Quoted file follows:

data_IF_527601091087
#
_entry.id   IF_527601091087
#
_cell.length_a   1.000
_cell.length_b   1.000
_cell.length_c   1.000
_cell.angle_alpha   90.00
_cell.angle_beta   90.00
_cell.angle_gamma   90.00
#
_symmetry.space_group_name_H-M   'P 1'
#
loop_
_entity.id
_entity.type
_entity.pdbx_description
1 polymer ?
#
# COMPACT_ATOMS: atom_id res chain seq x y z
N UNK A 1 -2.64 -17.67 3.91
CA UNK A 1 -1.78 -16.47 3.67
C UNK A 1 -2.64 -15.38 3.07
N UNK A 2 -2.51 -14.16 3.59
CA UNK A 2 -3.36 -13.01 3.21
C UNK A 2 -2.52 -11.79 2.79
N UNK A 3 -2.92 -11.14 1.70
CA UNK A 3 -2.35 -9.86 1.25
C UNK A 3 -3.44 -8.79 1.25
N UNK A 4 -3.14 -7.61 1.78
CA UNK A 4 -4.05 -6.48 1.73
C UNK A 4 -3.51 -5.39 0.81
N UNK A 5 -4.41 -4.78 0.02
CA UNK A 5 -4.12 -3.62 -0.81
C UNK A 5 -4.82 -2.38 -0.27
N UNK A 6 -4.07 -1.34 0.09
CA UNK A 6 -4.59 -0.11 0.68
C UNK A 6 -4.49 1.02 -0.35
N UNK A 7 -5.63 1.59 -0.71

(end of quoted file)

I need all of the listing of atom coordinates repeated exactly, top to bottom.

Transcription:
data_IF_527601091087
#
_entry.id   IF_527601091087
#
_cell.length_a   1.000
_cell.length_b   1.000
_cell.length_c   1.000
_cell.angle_alpha   90.00
_cell.angle_beta   90.00
_cell.angle_gamma   90.00
#
_symmetry.space_group_name_H-M   'P 1'
#
loop_
_entity.id
_entity.type
_entity.pdbx_description
1 polymer ?
#
# COMPACT_ATOMS: atom_id res chain seq x y z
N UNK A 1 -2.64 -17.67 3.91
CA UNK A 1 -1.78 -16.47 3.67
C UNK A 1 -2.64 -15.38 3.07
N UNK A 2 -2.51 -14.16 3.59
CA UNK A 2 -3.36 -13.01 3.21
C UNK A 2 -2.52 -11.79 2.79
N UNK A 3 -2.92 -11.14 1.70
CA UNK A 3 -2.35 -9.86 1.25
C UNK A 3 -3.44 -8.79 1.25
N UNK A 4 -3.14 -7.61 1.78
CA UNK A 4 -4.05 -6.48 1.73
C UNK A 4 -3.51 -5.39 0.81
N UNK A 5 -4.41 -4.78 0.02
CA UNK A 5 -4.12 -3.62 -0.81
C UNK A 5 -4.82 -2.38 -0.27
N UNK A 6 -4.07 -1.34 0.09
CA UNK A 6 -4.59 -0.11 0.68
C UNK A 6 -4.49 1.02 -0.35
N UNK A 7 -5.63 1.59 -0.71